‘Faces of Death’ Artists Honor Celebrities Lost in 2016
An art project provides a moment of reflection.
Even in the last days of the year, 2016 continued to claim the lives of beloved public figures, with art collector and Wham! musician George Michael dying Christmas Day, and “Star Wars” actress Carrie Fisher passing away on December 27.
One annual artist project, Faces of Death, pays tribute to those dearly departed by inviting participants to contribute black and white portraits of well-known figures who have died over the course of the year. The increasingly-popular project, founded in 1997, is all the more resonant in 2016.
It has been, by all measures, a tough year for celebrity deaths, a trend that is likely to continue as Baby Boomers age. Given the long list of well-known deaths on the year, it is no surprise that the 2016 edition of Faces of Death features no less than 95 celebrities, up nine from 2015.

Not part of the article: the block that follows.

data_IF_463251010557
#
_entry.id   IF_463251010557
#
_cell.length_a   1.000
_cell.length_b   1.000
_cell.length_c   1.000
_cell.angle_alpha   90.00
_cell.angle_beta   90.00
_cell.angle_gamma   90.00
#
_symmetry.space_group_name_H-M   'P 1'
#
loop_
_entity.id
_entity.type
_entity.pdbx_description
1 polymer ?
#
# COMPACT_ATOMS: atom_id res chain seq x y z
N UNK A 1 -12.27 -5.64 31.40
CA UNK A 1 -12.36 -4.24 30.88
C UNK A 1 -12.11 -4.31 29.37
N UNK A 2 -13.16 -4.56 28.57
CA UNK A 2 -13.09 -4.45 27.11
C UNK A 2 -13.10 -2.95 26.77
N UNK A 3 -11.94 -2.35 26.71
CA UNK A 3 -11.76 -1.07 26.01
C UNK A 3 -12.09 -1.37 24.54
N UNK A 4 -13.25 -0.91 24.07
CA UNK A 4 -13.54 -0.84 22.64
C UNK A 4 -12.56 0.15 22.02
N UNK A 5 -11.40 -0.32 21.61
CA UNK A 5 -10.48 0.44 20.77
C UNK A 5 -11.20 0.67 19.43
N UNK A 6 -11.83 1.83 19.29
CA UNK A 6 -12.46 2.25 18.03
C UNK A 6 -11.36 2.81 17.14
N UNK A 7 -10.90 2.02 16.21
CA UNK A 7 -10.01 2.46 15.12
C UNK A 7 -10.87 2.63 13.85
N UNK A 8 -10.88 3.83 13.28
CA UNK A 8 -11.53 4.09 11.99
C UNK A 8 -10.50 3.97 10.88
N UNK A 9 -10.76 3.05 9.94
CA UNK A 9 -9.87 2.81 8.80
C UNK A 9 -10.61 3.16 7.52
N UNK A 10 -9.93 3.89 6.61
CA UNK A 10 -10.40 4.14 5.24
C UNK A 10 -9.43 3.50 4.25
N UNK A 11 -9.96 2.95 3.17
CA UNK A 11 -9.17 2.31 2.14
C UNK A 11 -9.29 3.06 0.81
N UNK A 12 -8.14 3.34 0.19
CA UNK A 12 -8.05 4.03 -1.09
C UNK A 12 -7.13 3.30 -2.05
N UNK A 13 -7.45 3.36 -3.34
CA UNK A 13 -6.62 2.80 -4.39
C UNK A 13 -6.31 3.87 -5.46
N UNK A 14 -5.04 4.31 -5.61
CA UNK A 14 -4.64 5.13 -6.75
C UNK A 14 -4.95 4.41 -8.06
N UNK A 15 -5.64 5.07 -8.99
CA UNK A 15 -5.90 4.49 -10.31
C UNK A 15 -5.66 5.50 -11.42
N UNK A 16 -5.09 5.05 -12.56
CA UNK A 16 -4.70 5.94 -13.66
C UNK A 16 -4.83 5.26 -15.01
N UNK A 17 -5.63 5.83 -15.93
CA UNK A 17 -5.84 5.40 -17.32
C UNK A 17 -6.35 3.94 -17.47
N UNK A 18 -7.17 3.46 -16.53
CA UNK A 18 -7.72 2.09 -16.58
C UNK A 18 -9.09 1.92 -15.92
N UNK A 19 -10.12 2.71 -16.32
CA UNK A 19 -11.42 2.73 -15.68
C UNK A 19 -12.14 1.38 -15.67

The 2016 roll call is impressive: We lost political giants Nancy Reagan, Janet Reno, Antonin Scalia, and Fidel Castro, astronaut-turned-senator John Glenn, and boxer-turned activist Muhammad Ali.
In the arts, architect Zaha Hadid and photographer Bill Cunningham were among those who left us, as did author Harper Lee and actors Florence Henderson, Anton Yelchin, Gene Wilder, and Kenny Baker. The music industry seemed especially hard hit, with Michael’s death following on the heels of those of Leonard Cohen, David Bowie, Prince, and Natalie Cole.
Brooklyn artist Michael Hambouz, who organizes Faces of Death, gave Bowie and Prince top billing, with several artists submitting entries for a shot at the title drawing of the two music legends hanging out. Artist Maya Hayuk’s submission “Goodnight My Hero, My Prince,” won by a vote from other project participants. She is joined by artists of all stripes, from fellow professionals to enthusiastic doodlers.
A couple of lingering 2015 deaths, which took place after last year’s design was finalized, are also featured, including Ellsworth Kelly. (Hambouz also slipped in an unofficial drawing marking the death of Donald Trump’s soul, in a not-so-subtle commentary on the presidential election.)
In order to squeeze in the additional drawings, Faces of Death has evolved from a t-shirt, as in years past, to a high-quality artist print, available for purchase for $20. Because this is not a money-making enterprise, the price tag merely covers the cost of printing complimentary prints for all of the participants.
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